A document released this month revealed a secretive multimillion-dollar Department of Defense program from the late 2000s compiled research into invisibility cloaks, warp drive, and many other areas of fringe space science as part of a now-defunct program aimed at detecting and potentially explaining strange sightings in the Earth’s atmosphere.
The five-page document includes a list of papers written for the program, originally sent to two members of Congress last year. The pages were released on January 16th as a response to a Freedom of Information Act (FOIA) request from the Federation of American Scientists.
Between 2007 and 2012, the Defense Intelligence Agency (DIA) spent $22 million on this UFO program, which was formally known as the Advanced Aerospace Threat Identification Program (AATIP). In 2017, The New York Times first reported the existence of the long-hidden AATIP and that officials had been investigating reports of UFOs for years.
Former Senate Majority Leader Harry Reid (D-NV) spearheaded the initiative. A majority of the program’s funding went toward aerospace research, but according to these new documents, some of it also focused on more speculative research into topics that sound like they came straight out of a work of science fiction.
The documents were originally sent to Senate Armed Services Chairman Sen. John McCain (R-AZ) and Ranking Member Sen. Jack Reed (D-RI) after their staffs expressed interest in them in January 2018. In this letter, the DIA says that the purpose of AATIP was to “investigate foreign advanced aerospace weapon threats from the present out to the next 40 years.” A list of all products produced under the DIA’s AATIP program were listed out for the senators and their staff, and many of those papers from nearly a decade ago were already publicly available. In some cases, the researchers’ work had already gotten a lot of attention.
Since the early 2000s, a researcher from the University of St. Andrews, professor Ulf Leonhardt has been working on developing invisibility cloaks, and according to these newly released documents, he authored a report on the current state of the field for the DIA. Leonhardt’s research has focused primarily on how light, space, and other materials like water and glass could be distorted in order to produce the effect of invisibility.
“The idea of invisibility has fascinated people for millennia, inspiring many myths, novels and films,” Leonhardt told BBC News in 2009. “I plan to develop ideas that may turn invisibility from frontier science into applicable technology.”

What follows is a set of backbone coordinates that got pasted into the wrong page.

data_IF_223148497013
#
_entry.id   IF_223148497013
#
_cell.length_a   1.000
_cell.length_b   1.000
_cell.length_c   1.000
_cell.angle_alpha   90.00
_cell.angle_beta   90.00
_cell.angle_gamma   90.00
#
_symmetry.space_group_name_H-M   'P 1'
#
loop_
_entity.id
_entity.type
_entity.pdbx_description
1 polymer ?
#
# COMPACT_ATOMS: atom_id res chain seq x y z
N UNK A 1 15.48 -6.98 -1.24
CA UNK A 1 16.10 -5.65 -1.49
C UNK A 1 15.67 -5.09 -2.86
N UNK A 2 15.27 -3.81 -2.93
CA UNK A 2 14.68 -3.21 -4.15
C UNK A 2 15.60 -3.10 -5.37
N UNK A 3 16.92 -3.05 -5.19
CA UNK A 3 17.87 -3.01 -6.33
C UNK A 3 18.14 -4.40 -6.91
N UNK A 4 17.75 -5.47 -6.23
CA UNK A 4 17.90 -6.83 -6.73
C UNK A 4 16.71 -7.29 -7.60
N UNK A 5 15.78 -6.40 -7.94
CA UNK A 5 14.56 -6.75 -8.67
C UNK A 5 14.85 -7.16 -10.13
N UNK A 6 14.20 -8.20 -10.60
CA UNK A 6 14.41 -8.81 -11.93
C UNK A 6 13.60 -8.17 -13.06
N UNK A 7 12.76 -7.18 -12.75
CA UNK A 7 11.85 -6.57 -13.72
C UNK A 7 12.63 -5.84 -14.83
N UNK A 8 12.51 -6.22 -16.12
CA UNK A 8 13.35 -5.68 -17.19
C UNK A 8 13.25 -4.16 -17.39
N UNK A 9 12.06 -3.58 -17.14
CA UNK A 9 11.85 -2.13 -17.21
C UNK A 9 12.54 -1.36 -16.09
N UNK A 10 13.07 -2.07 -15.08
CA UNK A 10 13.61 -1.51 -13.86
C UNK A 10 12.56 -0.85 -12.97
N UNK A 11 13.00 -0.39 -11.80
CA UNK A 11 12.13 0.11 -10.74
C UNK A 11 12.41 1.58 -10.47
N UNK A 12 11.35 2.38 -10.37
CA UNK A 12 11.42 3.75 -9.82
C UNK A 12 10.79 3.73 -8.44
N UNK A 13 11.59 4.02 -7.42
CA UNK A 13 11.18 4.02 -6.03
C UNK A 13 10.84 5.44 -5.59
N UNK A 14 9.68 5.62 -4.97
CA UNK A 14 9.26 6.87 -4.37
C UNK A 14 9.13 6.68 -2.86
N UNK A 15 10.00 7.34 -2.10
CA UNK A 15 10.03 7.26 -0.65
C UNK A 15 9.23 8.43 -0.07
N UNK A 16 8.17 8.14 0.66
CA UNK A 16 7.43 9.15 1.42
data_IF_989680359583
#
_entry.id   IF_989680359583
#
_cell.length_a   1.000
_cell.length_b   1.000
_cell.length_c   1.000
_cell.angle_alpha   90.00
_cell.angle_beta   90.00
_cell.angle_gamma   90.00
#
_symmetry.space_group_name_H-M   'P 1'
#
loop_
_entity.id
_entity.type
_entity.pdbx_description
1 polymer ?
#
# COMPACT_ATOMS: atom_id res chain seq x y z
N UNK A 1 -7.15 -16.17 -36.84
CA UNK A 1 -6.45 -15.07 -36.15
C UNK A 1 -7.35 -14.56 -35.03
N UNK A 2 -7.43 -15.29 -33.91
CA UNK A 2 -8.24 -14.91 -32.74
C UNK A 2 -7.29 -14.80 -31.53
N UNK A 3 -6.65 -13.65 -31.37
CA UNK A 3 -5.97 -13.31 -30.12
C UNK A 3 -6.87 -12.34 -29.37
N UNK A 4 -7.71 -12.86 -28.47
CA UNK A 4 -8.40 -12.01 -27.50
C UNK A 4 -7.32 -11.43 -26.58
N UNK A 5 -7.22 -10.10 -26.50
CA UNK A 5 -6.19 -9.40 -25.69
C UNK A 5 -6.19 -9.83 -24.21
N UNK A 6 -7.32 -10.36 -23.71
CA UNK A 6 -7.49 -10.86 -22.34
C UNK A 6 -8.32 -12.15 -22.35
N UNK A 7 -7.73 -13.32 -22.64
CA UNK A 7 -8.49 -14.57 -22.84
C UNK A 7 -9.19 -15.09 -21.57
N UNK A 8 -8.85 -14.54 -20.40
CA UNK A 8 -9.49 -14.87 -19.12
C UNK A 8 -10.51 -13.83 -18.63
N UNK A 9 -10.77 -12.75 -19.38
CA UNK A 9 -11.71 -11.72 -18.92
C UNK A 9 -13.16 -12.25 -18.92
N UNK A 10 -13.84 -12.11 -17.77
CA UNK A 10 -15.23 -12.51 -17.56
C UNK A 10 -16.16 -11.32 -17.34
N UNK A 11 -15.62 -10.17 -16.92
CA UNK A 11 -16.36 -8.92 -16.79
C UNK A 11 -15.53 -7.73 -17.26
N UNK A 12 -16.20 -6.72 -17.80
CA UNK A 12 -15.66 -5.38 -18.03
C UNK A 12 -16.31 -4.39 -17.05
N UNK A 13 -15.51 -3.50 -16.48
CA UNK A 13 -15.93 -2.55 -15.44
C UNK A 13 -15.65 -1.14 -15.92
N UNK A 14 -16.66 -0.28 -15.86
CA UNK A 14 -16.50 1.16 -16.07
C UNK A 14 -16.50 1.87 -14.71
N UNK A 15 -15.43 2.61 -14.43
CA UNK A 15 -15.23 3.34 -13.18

This research hasn’t led to the creation of any invisibility cloaks like you’ve seen in Harry Potter, but it does use some of the same science behind some optical illusions.
When light travels through materials it changes direction and slows down, a process called refraction. This research determined that if something is surrounded by material that could refract light in a way that would guide it around that which its covering, the object or region could appear invisible.
Invisibility cloaking tech is still pretty far away from being incorporated into any military (or civilian) tech, but other subjects covered in the reports commissioned by the program are much farther out of reach. In 2009, the Advanced Aerospace Threat and Identification Program compiled a report entitled Traversable Wormholes, Stargates, and Negative Energy. The illustrations involve portals that would apparently let a person see... dinosaurs.
The idea is that even with the fastest modes of space travel that could be remotely feasible in the somewhat near future, it would take passengers on board any of these spacecraft several human lifetimes before they ever reached interstellar destinations. So one theoretical solution involves using wormholes to bypass Newtonian physics and burrow through space-time to get people from one spot to another (or one time to another) very quickly. Despite it’s constant use in science fiction, wormhole travel is still very much hypothetical.
The DIA report determined that the government wouldn’t be seeing the use of wormholes anytime soon, but despite the bleak outlook, still made a plea for sustained research support. “The progress of science and technology is rapid, but highly dependent on adequate and sustain[ed] focus, effort and support,” the researchers wrote. “On this basis, it is possible that a traversable wormhole can be demonstrated in the laboratory as long as there is a focused, sustained level of long term research support.”
Similar to wormholes, the DIA explored the use of warp drive as a means of propelling a space vehicle through the interstellar medium. The researchers found that the technology is also likely impossible and even if it were, it won’t be feasible until many years from now.
The US government’s interest in UFOs, aliens, and more speculative science has been a topic of debate and public interest ever since the 1947 Roswell crash in New Mexico. Even though the Air Force has released multiple reports on the incident, lawmakers are still facing pressure from the public to disclose documents related to the crash or the government’s so-called X-files. In 2016, during her presidential campaign, Hillary Clinton vowed to open up the government’s files on UFOs, so long as the action presented no threat to national security.
Harry Reid, who initially requested AATIP be created, has since left Congress, but still lobbies his friends and former colleagues in hopes that they’ll dedicate more resources to UFO research. “I personally don’t know if there exists little green men other places, I kind of doubt that, but I do believe that the information we have indicates we should do a lot more study,” the Nevada Democrat said on Nevada Public Radio earlier this month. “We have hundreds and hundreds of people that have seen the same thing — something in the sky, it moves a certain way.”